Before you click off yet another middle-aged rant, this isn't about me. It's actually about a chap you may or may not have heard of by the name of Paul Lake.
Lake is my age - 42. Twenty years ago, he was the captain of one of England's top Premier League team and about to join the full England team, as one of the most gifted players of his generation. But before he became a household name - a Linker or a Shearer - disaster struck. He ruptured his anterior cruciate ligament.
Even back then, this wasn't necessarily the end for a footballer. Technology was there to put these injuries right. But Lake received the wrong treatment and by the time he got the top surgeon, after three failed reconstructions, it was game-over. He finally retired at the age of 27. Indeed had he not stopped then he would probably have been disabled, so damaged was his joint.
I've just been reading Lake's autobiography which is called 'I'm Not Really Here - A Life of Two Halves'. Unlike a lot of soccer players, he wrote it himself, with some help from his wife. It is one of the best things I have read in a while not only because I love the game but because Lake is unsparing in his account of how long-term injury affected him. A couple of years after sustaining the injury, after many operations and curtailed comebacks, Lake succumbed, privately, to a long bout of full-blown clinical depression for which he, thankfully, in the end, received professional help.
Lake's way out of the darkness starts shortly after his career is finally declared to be over. Following a blood-curdling final operation to save the basic structure of his leg, Lake , he talks to his physios, two young women, and both suggest to him that he consider a career in phsiotherapy. Lake is naturally very bright and understands about injury. He decides to give it a go and the rest of the book focuses on his newly rebuilt life as a physio. After several years working with a range of clubs he now has his own practice in Manchester. On top of this he is an Ambassador for Man City because, as a fan and a player, the club has been the focus his life since, at the age of 7, he started going to see them with the local milkman!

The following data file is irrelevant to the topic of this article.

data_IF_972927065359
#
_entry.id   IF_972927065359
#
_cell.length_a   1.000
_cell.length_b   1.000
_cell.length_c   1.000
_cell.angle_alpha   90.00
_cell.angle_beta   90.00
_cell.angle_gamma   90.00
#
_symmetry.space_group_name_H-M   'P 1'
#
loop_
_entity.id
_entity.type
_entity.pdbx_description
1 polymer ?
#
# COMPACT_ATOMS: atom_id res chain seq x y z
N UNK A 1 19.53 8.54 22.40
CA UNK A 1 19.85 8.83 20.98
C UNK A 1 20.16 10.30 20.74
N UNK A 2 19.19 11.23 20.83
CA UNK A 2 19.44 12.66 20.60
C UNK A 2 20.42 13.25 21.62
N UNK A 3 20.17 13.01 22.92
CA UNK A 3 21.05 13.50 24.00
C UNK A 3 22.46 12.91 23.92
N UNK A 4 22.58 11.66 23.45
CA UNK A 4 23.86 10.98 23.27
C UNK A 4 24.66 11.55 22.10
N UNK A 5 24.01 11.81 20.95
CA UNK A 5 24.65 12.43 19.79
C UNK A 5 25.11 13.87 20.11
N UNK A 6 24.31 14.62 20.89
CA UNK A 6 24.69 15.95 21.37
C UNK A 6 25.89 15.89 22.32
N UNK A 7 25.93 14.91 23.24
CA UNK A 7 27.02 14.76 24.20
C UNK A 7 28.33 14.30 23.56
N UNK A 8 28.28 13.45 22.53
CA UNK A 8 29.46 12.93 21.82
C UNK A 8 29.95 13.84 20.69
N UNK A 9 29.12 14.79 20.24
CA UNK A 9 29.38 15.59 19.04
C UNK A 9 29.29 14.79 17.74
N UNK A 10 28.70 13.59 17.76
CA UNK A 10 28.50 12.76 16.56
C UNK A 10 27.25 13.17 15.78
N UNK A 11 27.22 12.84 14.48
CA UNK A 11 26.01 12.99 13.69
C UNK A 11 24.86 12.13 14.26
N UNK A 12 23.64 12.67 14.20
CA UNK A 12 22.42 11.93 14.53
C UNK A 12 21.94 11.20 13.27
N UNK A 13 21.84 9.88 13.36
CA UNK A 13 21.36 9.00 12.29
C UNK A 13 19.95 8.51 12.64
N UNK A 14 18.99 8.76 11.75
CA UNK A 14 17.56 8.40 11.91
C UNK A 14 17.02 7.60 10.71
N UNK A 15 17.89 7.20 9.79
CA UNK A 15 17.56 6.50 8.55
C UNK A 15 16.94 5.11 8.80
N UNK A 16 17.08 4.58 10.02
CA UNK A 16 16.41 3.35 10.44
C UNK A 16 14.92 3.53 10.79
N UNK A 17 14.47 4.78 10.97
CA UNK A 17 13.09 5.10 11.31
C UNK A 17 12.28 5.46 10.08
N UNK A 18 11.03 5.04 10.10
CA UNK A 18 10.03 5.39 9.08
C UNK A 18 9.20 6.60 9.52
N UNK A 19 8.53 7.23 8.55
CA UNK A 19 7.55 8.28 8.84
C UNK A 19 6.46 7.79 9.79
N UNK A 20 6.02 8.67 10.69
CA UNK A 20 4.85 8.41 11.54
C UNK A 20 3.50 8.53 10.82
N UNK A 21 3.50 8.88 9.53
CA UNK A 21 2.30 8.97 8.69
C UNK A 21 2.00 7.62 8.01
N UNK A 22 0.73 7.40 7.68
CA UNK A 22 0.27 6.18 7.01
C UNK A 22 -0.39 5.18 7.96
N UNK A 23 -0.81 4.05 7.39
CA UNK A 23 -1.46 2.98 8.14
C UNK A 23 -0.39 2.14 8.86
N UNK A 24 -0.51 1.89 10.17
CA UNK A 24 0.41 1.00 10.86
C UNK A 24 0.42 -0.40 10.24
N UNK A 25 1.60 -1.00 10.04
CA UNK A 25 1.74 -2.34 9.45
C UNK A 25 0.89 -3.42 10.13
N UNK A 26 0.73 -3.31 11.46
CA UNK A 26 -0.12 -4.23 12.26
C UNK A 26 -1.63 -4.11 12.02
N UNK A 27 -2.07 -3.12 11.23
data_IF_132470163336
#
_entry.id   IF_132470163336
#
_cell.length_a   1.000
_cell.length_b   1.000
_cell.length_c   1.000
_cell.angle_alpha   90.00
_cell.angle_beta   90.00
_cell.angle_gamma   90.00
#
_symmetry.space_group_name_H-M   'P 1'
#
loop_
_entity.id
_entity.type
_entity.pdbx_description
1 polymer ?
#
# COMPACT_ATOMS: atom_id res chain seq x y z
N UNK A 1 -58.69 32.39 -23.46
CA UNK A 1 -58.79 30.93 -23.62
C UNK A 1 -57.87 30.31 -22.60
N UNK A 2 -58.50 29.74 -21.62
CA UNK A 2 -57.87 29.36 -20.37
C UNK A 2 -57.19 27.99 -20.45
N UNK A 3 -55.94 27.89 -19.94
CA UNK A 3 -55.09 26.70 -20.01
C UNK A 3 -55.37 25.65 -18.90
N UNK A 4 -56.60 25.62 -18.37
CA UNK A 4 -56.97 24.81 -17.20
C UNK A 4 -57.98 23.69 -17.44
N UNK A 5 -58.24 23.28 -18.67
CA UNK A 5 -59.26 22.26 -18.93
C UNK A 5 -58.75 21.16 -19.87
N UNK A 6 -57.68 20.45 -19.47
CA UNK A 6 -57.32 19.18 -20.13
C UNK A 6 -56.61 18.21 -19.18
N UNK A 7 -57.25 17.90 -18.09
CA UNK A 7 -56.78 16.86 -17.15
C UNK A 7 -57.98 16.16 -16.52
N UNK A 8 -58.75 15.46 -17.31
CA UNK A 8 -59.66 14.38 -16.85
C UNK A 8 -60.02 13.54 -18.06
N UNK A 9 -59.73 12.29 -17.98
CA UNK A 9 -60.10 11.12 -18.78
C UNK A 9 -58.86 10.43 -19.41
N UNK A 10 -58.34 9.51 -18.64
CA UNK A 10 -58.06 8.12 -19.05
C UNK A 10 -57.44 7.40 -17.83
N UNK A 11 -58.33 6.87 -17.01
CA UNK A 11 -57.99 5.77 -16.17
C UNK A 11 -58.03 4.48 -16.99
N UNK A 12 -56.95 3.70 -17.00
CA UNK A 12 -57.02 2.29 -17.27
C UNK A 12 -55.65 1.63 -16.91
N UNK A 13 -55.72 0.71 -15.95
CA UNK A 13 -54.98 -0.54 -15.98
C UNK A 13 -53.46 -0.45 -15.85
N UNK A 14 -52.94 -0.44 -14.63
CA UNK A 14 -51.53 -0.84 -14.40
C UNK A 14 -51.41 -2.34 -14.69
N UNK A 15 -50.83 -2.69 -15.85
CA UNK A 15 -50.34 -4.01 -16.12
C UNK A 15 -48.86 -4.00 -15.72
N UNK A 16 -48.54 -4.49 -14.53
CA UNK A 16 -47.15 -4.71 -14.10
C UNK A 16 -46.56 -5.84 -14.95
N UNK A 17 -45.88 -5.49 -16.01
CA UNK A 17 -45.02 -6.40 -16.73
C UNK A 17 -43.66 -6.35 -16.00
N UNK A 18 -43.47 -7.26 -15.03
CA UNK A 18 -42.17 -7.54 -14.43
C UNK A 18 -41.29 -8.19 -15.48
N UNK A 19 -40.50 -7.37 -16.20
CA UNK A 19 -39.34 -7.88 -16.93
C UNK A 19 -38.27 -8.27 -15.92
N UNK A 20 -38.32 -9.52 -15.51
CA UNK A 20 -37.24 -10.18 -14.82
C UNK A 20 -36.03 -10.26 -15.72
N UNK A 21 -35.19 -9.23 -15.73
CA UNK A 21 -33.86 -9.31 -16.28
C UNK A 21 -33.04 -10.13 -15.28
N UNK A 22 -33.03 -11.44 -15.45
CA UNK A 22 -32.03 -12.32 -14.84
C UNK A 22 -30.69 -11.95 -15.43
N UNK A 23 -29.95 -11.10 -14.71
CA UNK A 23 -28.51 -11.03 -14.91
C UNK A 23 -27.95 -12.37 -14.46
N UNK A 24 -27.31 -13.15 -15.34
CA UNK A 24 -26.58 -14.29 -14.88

The book, overall, is a story of recovery. About what happens when your life doesn't work out like you think it will. It is important to remember that Lake was soft-wired to play football, like an actor has it in their DNA to perform. He had a brief taste of what he could have been - and he was one of the best of his generation, ask anyone who knows football. And then he lost it all, possibly avoidably. His book shows us how we can adjust to a new reality and make our lives work, even when we've been driven to despair.
This sounds like a heavy book. It isn't. For someone of a similar age,like me, also from the the north-west, it is also an amusing journey through shared time. For any reader, it is a really funny - Lake has an eye for anecdote - and there's much here to warm the heart. For all of the difficult feelings Lake was, one way or another, subject to, during his period of injury and illness, the kindness of many people towards him is quite touching. Five years after getting injured, an eternity in football, 25,000 people attended his testimonial - City vs United.
In all, 'I'm Not Really Here' is a book about not about just football but all of life - so take a look if you can. It won't disappoint.